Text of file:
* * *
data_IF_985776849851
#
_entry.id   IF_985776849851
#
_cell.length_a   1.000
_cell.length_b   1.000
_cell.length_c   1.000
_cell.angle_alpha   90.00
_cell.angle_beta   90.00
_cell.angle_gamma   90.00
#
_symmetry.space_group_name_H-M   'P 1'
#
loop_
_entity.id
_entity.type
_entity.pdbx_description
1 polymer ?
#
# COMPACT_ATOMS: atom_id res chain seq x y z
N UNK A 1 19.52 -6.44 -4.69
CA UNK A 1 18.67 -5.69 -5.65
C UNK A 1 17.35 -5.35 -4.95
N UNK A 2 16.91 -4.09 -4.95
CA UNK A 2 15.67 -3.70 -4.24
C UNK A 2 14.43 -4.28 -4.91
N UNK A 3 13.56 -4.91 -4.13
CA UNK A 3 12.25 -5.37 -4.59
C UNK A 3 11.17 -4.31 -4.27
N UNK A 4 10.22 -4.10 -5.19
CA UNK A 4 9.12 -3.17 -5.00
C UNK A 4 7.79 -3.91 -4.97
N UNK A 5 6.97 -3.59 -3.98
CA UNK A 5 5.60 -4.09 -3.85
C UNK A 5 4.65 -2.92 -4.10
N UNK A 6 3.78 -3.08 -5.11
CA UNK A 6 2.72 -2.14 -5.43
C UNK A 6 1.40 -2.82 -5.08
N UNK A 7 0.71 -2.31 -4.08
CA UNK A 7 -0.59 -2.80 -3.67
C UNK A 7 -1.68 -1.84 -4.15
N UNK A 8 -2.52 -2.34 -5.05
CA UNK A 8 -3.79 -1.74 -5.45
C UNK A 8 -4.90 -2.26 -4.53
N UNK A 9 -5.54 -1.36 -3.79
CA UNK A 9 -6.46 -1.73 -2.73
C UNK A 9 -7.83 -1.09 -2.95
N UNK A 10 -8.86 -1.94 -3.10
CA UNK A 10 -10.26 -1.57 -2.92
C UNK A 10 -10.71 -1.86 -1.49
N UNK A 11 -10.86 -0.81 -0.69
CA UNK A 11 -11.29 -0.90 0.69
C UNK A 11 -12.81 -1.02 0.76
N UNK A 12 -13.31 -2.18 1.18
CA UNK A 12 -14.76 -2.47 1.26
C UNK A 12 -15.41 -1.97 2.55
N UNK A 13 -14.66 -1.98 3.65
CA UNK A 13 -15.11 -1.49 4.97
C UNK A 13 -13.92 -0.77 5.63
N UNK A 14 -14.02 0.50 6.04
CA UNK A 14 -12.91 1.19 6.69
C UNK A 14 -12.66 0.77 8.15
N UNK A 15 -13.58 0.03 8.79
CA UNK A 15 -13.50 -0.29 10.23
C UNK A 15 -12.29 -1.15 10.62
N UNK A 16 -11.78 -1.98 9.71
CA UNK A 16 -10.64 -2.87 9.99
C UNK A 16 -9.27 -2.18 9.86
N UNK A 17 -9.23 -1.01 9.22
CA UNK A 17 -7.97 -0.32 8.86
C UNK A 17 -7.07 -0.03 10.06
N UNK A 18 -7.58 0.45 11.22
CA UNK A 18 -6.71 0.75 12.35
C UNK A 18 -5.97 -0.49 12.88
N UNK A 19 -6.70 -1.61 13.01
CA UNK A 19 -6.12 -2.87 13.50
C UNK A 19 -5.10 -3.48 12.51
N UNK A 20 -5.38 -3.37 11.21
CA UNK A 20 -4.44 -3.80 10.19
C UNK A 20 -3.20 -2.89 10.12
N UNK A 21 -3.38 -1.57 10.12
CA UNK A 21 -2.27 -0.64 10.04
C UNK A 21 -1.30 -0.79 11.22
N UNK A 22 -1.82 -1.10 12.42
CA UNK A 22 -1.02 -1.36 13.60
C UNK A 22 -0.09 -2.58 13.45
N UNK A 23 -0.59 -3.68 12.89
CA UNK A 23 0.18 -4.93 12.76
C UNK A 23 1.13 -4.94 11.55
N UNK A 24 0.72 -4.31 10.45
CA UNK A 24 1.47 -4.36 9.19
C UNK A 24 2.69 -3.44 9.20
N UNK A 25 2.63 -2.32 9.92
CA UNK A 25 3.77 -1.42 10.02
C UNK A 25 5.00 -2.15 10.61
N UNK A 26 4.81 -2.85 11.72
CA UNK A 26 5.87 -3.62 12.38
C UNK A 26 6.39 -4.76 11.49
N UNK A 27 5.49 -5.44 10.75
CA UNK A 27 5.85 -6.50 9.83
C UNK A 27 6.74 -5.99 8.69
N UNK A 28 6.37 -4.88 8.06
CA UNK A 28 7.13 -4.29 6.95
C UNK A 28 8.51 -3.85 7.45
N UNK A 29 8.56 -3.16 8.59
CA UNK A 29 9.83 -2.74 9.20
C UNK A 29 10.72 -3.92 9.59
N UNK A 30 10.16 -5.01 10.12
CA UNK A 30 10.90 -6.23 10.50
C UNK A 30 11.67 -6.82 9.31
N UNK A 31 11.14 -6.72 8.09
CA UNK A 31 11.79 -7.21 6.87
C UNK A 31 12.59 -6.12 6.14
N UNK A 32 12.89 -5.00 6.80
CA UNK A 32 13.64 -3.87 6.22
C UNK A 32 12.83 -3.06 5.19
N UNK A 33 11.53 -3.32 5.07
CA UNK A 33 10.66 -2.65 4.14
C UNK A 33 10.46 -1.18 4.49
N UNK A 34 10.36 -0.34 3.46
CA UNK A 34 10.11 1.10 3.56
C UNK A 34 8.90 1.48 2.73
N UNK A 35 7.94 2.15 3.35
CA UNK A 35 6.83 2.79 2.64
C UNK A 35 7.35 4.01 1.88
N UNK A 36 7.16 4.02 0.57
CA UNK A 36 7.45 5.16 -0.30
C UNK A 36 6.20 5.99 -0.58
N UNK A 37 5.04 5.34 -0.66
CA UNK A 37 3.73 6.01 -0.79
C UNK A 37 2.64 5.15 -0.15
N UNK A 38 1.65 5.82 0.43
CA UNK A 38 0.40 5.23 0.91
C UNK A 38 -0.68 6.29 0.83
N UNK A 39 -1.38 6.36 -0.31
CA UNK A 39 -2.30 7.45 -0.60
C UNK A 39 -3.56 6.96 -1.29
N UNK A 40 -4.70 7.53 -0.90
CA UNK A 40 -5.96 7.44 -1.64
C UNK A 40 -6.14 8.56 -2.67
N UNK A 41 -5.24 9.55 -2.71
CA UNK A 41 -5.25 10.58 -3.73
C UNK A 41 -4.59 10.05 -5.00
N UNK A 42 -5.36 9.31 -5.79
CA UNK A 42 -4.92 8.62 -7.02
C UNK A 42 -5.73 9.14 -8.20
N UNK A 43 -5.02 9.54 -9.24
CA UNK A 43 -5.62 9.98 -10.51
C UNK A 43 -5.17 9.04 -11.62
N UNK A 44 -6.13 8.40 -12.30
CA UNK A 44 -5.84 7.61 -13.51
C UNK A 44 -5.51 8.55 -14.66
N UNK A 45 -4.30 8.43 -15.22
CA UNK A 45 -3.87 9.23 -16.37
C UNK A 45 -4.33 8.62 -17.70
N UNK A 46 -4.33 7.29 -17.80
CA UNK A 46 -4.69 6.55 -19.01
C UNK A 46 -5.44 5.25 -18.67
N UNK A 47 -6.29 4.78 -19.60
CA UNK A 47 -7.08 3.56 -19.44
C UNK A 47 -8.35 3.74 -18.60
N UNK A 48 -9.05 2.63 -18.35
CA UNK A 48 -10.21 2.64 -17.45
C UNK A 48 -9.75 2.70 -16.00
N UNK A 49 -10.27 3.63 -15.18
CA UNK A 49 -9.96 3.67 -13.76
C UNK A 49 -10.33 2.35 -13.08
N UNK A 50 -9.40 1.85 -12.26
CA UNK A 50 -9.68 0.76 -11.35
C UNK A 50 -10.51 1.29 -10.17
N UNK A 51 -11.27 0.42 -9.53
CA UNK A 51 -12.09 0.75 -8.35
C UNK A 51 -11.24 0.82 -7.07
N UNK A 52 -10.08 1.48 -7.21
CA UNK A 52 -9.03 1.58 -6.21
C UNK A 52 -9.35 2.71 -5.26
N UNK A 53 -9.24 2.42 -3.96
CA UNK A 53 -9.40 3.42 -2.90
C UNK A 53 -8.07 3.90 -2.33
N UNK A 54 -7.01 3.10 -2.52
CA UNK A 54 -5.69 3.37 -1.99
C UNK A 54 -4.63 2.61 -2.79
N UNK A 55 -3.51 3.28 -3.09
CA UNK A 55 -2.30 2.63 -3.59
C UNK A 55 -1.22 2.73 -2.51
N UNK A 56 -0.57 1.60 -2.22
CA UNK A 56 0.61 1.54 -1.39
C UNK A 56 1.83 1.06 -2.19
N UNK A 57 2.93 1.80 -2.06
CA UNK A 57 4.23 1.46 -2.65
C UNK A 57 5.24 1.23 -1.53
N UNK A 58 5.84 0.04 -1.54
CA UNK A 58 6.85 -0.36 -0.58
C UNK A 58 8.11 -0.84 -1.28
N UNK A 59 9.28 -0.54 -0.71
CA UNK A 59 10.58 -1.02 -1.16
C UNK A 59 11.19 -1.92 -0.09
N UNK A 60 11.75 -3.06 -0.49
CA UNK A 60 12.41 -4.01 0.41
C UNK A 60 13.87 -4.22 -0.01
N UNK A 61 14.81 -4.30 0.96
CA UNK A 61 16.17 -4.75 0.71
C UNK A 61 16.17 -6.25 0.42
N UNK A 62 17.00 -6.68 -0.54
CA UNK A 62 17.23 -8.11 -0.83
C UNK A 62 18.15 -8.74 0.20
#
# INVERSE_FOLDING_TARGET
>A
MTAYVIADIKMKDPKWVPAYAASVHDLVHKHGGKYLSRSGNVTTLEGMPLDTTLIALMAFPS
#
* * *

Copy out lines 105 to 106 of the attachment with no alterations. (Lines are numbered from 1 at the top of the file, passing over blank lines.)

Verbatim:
N UNK A 29 8.56 -3.16 8.59
CA UNK A 29 9.83 -2.74 9.20